How-To: Where do I go from here?

We believe that teachers can not design successful collaborative projects unless they first participate in successful projects. We strongly recommend, therefore, the following methodology for the teacher beginning on this journey:



Least Tern has collected and created materials to help you with the collaborative process.  Below is a Highlights listing. For a more complete listing, browse the following sections of our site:

Pedagogy | Web-based Tools | Software Tools | Model Projects | Projects to Join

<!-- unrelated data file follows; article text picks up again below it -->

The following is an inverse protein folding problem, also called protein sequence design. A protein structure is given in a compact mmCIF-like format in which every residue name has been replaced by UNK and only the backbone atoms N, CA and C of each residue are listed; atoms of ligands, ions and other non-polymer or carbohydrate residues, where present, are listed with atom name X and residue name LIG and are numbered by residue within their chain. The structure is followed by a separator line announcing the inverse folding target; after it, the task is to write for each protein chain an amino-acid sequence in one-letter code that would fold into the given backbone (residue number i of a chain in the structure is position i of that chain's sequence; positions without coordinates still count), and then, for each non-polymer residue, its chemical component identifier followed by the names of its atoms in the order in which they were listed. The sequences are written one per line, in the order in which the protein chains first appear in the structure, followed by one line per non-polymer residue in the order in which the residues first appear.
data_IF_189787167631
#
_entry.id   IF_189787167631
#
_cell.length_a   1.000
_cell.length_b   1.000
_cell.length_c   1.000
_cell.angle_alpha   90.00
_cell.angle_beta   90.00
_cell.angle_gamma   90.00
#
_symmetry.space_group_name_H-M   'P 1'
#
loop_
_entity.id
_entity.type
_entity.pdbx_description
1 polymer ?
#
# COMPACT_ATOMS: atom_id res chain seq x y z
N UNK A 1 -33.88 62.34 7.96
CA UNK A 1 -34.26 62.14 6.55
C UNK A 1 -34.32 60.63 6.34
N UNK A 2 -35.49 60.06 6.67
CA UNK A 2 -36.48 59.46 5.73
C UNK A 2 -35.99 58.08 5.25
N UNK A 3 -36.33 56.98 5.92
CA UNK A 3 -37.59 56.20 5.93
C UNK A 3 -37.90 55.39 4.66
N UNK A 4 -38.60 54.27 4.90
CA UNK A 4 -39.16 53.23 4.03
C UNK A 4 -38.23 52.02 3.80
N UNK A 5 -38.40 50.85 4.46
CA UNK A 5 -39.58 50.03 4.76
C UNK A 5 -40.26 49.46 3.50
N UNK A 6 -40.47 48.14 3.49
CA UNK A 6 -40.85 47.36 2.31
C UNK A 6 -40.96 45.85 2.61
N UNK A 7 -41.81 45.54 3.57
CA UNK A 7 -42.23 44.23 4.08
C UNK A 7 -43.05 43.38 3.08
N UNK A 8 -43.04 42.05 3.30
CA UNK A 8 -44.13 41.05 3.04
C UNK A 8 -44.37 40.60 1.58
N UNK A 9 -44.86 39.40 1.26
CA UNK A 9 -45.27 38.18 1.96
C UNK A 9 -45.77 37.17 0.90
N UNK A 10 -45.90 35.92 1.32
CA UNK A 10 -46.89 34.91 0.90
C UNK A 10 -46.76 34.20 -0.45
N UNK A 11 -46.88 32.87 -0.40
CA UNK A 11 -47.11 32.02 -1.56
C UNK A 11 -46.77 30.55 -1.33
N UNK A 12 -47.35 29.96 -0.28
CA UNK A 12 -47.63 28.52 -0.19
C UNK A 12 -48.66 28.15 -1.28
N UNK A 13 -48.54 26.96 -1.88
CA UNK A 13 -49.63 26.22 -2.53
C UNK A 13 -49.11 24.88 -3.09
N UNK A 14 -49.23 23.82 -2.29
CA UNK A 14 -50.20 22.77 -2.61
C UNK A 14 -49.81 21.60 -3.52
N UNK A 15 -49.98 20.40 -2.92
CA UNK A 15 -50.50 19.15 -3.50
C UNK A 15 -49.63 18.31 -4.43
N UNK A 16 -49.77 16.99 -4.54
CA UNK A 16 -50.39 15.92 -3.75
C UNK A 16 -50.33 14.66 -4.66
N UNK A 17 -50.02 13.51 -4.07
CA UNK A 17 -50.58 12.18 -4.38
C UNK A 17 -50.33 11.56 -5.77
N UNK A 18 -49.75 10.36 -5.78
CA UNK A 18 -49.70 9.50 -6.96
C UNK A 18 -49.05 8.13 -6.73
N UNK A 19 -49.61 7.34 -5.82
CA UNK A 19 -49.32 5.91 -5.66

newThe Web Project - offers tools, projects and pedagogy - a Vermont-based collaborative environment

Pedagogy and Methods


Web-based tools


Software Toolkit - some recommendations

Must have: Spreadsheet, graphing, word processing, databasing, image creation (paint) and manipulation, web page editor/creator, chat client, presentation application, science probeware, email, telephone
Optional: a desktop/laptop monitoring device that can be used on your own LAN can be used for collaboration if you are inventive - see our listing


Model School Projects - these projects have been identified by collaborating universities and organizations


Locate Existing Lessons (1-class collaborations) and Projects to Join, Adapt, or Use



E. Sky-McIlvain 7/26/04